Just when you thought it was safe to back into the water …

Image source: Le Monde

I love France and French people generally and I try and get to France at every opportunity. OK, so the Gitanes aren’t great for one’s health in enclosed public spaces, and you have to traverse public footpaths with some care on account of the high preponderance of dog turds that litter the pavements, but these things I can put up with because the French culture and lifestyle suit me so well. What never ceases to shock and stun me about this country, however, is its utterly appalling and quite reprehensible lack of concern for those on the receiving end of ill-conceived nuclear policy. The Rainbow Warrior fiasco will never be forgotten, nor too will the nuclear tests carried out the Pacific. The latest debacle surrounding the Clemenceau is also likely to stick in the memory banks for some time to come. This time it’s asbestos.

A French Judge by the name of Stéphane Brotons gave the go ahead late last year for the Clemenceau to set sail for Alang in Gujarat, India, where it is scheduled for dismantling. Outsourcing work to India is commonplace these days, of course, and the Indian economy has benefitted enormously, but one has to draw the line when a contract involves the export of pollution and potential ill-health. According to Greenpeace, Andeva (an association representing some 7,000 victims of asbestos poisoning or their relatives), and the environment group, Ban Asbestos-France, the Clemenceau still contains at least 105 tonnes of asbestos, and that the shipyard at Alang is not equipped to deal with such a dangerous pollutant.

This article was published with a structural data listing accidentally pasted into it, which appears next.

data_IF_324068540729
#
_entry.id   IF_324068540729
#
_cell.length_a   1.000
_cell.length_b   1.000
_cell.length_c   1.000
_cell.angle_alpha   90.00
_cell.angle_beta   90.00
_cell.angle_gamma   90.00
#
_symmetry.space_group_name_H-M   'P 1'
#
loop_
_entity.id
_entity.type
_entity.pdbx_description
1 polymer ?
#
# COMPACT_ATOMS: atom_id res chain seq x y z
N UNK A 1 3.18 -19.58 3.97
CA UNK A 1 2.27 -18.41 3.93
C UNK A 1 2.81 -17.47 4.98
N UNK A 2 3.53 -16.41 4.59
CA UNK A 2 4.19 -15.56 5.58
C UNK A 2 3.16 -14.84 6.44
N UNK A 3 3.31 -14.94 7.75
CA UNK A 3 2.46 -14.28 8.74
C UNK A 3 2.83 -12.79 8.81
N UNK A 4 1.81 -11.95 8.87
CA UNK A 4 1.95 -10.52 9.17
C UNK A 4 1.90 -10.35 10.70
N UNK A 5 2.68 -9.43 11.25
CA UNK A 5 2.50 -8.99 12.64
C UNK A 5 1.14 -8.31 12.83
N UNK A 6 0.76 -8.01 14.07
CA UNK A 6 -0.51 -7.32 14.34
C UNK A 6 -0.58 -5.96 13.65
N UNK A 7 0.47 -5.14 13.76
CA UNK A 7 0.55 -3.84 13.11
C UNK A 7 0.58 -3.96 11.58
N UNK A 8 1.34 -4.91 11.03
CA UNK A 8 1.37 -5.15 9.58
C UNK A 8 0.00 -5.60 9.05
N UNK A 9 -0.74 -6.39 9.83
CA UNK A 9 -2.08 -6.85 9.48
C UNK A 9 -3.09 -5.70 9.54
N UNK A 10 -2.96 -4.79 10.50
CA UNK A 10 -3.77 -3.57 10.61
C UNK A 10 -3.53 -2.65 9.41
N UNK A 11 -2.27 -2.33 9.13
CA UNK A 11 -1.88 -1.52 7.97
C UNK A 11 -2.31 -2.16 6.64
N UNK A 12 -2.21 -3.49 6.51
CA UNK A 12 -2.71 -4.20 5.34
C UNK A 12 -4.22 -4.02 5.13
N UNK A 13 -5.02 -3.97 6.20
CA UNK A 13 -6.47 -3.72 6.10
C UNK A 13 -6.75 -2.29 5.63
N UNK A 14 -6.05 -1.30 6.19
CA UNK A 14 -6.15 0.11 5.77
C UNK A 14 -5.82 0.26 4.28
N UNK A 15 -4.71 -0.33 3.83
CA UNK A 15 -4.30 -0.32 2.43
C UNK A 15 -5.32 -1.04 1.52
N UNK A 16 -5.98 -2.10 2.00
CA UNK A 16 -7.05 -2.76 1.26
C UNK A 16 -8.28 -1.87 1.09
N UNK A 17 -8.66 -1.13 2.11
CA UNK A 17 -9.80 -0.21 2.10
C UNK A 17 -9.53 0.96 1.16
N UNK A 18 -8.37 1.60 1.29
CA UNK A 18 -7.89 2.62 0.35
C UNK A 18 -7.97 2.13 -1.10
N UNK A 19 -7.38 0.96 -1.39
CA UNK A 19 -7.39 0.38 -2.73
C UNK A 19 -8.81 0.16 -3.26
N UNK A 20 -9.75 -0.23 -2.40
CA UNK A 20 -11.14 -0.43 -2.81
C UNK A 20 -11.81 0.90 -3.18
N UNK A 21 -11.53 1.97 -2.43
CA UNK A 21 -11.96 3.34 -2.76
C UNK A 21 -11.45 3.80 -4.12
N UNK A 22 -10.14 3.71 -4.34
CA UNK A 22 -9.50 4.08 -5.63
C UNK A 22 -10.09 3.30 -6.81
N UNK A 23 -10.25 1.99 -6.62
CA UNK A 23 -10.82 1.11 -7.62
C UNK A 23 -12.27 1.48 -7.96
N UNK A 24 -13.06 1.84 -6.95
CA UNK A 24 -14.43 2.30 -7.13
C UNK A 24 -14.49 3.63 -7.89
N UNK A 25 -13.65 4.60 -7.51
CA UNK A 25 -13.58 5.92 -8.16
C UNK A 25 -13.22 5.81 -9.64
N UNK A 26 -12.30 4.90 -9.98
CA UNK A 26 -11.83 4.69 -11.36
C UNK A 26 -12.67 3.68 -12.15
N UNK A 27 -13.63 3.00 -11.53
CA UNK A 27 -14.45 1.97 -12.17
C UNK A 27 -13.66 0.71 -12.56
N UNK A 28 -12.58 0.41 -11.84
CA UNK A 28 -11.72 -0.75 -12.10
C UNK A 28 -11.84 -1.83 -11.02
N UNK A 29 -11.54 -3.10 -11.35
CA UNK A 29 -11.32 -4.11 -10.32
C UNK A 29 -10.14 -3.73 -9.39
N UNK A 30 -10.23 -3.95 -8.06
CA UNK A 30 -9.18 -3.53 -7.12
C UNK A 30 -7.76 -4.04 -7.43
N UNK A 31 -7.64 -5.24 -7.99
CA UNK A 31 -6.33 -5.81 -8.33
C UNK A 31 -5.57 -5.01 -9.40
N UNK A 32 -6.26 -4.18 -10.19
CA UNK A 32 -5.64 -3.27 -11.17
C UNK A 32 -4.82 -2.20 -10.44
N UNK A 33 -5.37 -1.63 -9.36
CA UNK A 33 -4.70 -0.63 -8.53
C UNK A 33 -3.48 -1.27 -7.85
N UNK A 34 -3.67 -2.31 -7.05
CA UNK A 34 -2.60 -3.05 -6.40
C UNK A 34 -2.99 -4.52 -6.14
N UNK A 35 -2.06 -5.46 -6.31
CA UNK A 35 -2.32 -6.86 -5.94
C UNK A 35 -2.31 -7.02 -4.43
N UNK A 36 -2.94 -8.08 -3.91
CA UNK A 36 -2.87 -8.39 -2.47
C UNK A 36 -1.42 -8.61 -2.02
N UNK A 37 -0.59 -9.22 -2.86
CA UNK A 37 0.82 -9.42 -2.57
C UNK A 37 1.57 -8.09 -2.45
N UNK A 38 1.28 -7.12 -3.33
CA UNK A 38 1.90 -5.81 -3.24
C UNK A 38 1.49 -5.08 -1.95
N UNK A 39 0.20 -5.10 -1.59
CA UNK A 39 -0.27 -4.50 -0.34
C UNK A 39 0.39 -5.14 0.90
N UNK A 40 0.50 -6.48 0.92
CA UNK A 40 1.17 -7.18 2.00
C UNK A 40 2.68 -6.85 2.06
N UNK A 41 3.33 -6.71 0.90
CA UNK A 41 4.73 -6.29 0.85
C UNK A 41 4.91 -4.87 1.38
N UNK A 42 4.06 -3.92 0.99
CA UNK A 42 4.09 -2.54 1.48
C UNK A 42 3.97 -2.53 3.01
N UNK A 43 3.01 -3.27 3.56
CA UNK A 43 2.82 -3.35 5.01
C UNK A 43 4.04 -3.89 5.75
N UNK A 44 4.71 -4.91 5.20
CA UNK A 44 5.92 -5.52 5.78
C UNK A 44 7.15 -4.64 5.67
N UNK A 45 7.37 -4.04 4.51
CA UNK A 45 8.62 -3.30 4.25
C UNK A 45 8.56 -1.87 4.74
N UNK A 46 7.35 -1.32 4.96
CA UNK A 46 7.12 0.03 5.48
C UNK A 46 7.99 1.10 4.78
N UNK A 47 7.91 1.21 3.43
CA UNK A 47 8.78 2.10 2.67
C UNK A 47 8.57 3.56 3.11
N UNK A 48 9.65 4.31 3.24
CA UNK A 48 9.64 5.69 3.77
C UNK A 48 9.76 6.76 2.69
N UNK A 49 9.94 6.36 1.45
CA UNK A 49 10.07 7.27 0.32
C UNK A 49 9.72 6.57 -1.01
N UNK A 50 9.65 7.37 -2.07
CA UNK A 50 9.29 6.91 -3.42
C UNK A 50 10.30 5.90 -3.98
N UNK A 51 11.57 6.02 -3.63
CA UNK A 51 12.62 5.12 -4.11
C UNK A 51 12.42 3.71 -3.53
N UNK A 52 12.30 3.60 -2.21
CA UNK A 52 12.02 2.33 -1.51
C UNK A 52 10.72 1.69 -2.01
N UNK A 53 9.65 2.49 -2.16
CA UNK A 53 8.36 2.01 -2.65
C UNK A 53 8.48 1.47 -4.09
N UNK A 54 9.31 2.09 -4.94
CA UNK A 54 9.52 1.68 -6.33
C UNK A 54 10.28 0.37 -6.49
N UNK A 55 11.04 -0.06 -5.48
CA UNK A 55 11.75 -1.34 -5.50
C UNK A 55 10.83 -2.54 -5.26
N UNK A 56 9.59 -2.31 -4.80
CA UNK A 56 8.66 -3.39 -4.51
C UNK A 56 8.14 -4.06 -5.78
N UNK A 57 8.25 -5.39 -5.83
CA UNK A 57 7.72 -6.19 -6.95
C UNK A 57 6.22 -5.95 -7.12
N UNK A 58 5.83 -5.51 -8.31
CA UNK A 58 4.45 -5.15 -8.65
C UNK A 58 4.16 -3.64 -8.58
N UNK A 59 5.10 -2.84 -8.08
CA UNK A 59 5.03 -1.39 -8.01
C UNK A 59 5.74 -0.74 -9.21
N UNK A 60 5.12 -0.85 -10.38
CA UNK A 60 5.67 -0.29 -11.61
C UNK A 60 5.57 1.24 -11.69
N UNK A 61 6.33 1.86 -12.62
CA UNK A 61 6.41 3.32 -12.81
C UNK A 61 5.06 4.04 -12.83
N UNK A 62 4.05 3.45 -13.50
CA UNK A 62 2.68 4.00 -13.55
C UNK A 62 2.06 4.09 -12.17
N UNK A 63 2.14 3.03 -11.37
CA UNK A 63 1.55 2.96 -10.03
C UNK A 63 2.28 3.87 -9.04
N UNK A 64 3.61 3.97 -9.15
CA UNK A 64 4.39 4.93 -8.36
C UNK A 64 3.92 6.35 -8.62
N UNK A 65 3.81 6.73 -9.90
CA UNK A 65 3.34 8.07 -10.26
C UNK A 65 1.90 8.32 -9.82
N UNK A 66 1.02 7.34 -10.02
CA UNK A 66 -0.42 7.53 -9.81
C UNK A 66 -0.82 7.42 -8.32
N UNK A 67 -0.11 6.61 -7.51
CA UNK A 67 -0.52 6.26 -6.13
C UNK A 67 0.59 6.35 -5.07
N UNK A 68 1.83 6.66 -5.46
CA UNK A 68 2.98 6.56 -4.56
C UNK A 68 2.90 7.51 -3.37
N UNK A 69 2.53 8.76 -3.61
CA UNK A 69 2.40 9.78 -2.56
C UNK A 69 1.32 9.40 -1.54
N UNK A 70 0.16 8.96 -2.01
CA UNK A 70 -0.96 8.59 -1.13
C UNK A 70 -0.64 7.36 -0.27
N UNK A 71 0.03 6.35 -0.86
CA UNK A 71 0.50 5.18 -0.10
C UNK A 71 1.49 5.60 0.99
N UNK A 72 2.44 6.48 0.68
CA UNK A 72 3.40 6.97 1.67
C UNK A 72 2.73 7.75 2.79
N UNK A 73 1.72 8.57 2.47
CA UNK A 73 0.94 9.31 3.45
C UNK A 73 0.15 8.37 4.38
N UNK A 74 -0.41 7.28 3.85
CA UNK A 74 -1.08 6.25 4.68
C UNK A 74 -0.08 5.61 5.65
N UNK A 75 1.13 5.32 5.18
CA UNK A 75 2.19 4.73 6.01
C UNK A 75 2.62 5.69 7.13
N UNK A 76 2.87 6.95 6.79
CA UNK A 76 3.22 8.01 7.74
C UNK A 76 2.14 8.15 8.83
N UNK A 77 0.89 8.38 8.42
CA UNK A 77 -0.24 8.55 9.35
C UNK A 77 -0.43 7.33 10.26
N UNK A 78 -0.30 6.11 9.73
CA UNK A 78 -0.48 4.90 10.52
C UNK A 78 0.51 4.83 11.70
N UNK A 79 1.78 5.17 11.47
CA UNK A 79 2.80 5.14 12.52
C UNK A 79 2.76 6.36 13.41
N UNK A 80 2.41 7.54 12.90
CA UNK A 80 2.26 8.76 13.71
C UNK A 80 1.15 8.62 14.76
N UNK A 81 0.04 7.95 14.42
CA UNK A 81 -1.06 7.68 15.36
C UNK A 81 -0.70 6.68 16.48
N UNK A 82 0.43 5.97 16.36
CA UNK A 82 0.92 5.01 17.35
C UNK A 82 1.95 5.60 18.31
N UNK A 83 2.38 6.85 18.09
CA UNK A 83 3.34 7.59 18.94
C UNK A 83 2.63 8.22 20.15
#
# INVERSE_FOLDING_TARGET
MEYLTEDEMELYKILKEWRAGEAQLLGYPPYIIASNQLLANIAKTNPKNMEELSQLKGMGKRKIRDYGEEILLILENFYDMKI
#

The Clemenceau was built at the French naval yards at Brest on the western Atlantic Coast between 1955 and 1957, and was decommissioned Oct 1, 1997. The defence ministry sold it for scrap in 2003, but the buyer, a shipyard in Gijon in Spain, cancelled the sale after finding that the ship contained asbestos that had not been removed. The government tried to send it to Turkey and Greece for disposal but Greenpeace and other environmental groups stopped that move. Now it seems, the French government has found the least point of resistance in India, and is seemingly indifferent to claims that it is violating the Basel Convention on Transboundary Movement of Hazardous Wastes and threatening the lives of poor Indian workers.